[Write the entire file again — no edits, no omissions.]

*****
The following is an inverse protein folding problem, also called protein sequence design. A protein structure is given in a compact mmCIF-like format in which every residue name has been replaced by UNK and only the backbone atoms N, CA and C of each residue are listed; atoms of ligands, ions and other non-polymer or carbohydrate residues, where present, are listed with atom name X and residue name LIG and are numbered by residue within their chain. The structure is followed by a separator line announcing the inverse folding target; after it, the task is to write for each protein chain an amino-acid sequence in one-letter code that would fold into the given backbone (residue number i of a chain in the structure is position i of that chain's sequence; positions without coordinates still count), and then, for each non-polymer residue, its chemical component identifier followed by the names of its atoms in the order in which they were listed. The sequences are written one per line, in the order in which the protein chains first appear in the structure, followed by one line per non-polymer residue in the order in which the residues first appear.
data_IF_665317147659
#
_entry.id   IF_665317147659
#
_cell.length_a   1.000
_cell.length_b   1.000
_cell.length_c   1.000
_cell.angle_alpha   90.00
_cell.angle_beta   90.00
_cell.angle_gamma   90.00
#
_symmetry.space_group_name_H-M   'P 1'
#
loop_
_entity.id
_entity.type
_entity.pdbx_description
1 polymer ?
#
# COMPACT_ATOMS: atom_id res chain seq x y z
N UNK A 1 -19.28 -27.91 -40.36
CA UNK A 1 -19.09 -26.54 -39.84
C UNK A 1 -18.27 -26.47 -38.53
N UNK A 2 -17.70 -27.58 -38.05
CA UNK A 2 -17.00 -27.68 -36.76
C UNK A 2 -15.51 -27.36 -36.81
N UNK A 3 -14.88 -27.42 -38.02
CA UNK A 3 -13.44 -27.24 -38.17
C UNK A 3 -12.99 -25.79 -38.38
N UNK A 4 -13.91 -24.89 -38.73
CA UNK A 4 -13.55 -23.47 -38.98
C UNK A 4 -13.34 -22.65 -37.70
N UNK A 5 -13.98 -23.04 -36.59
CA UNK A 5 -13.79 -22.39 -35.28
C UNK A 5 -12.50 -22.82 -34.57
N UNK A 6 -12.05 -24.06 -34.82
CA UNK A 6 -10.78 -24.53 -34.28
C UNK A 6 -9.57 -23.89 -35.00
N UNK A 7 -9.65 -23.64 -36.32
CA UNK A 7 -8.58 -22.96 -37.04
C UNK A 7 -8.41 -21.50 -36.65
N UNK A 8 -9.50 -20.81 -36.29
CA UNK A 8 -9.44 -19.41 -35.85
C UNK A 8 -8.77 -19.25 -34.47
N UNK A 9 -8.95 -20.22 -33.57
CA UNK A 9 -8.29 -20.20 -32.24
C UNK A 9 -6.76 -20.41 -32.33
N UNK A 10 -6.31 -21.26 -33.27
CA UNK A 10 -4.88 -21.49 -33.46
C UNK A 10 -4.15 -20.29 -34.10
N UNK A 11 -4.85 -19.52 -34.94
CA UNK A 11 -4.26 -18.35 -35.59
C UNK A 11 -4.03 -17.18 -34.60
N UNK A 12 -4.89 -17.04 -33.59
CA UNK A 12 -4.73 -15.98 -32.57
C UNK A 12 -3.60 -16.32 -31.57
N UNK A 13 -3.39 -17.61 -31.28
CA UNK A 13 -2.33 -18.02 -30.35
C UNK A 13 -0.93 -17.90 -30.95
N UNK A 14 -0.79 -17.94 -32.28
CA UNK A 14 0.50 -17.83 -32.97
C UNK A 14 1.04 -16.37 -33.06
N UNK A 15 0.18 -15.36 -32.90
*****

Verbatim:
The following is an inverse protein folding problem, also called protein sequence design. A protein structure is given in a compact mmCIF-like format in which every residue name has been replaced by UNK and only the backbone atoms N, CA and C of each residue are listed; atoms of ligands, ions and other non-polymer or carbohydrate residues, where present, are listed with atom name X and residue name LIG and are numbered by residue within their chain. The structure is followed by a separator line announcing the inverse folding target; after it, the task is to write for each protein chain an amino-acid sequence in one-letter code that would fold into the given backbone (residue number i of a chain in the structure is position i of that chain's sequence; positions without coordinates still count), and then, for each non-polymer residue, its chemical component identifier followed by the names of its atoms in the order in which they were listed. The sequences are written one per line, in the order in which the protein chains first appear in the structure, followed by one line per non-polymer residue in the order in which the residues first appear.
data_IF_665317147659
#
_entry.id   IF_665317147659
#
_cell.length_a   1.000
_cell.length_b   1.000
_cell.length_c   1.000
_cell.angle_alpha   90.00
_cell.angle_beta   90.00
_cell.angle_gamma   90.00
#
_symmetry.space_group_name_H-M   'P 1'
#
loop_
_entity.id
_entity.type
_entity.pdbx_description
1 polymer ?
#
# COMPACT_ATOMS: atom_id res chain seq x y z
N UNK A 1 -19.28 -27.91 -40.36
CA UNK A 1 -19.09 -26.54 -39.84
C UNK A 1 -18.27 -26.47 -38.53
N UNK A 2 -17.70 -27.58 -38.05
CA UNK A 2 -17.00 -27.68 -36.76
C UNK A 2 -15.51 -27.36 -36.81
N UNK A 3 -14.88 -27.42 -38.02
CA UNK A 3 -13.44 -27.24 -38.17
C UNK A 3 -12.99 -25.79 -38.38
N UNK A 4 -13.91 -24.89 -38.73
CA UNK A 4 -13.55 -23.47 -38.98
C UNK A 4 -13.34 -22.65 -37.70
N UNK A 5 -13.98 -23.04 -36.59
CA UNK A 5 -13.79 -22.39 -35.28
C UNK A 5 -12.50 -22.82 -34.57
N UNK A 6 -12.05 -24.06 -34.82
CA UNK A 6 -10.78 -24.53 -34.28
C UNK A 6 -9.57 -23.89 -35.00
N UNK A 7 -9.65 -23.64 -36.32
CA UNK A 7 -8.58 -22.96 -37.04
C UNK A 7 -8.41 -21.50 -36.65
N UNK A 8 -9.50 -20.81 -36.29
CA UNK A 8 -9.44 -19.41 -35.85
C UNK A 8 -8.77 -19.25 -34.47
N UNK A 9 -8.95 -20.22 -33.57
CA UNK A 9 -8.29 -20.20 -32.24
C UNK A 9 -6.76 -20.41 -32.33
N UNK A 10 -6.31 -21.26 -33.27
CA UNK A 10 -4.88 -21.49 -33.46
C UNK A 10 -4.15 -20.29 -34.10
N UNK A 11 -4.85 -19.52 -34.94
CA UNK A 11 -4.26 -18.35 -35.59
C UNK A 11 -4.03 -17.18 -34.60
N UNK A 12 -4.89 -17.04 -33.59
CA UNK A 12 -4.73 -15.98 -32.57
C UNK A 12 -3.60 -16.32 -31.57
N UNK A 13 -3.39 -17.61 -31.28
CA UNK A 13 -2.33 -18.02 -30.35
C UNK A 13 -0.93 -17.90 -30.95
N UNK A 14 -0.79 -17.94 -32.28
CA UNK A 14 0.50 -17.83 -32.97
C UNK A 14 1.04 -16.37 -33.06
N UNK A 15 0.18 -15.36 -32.90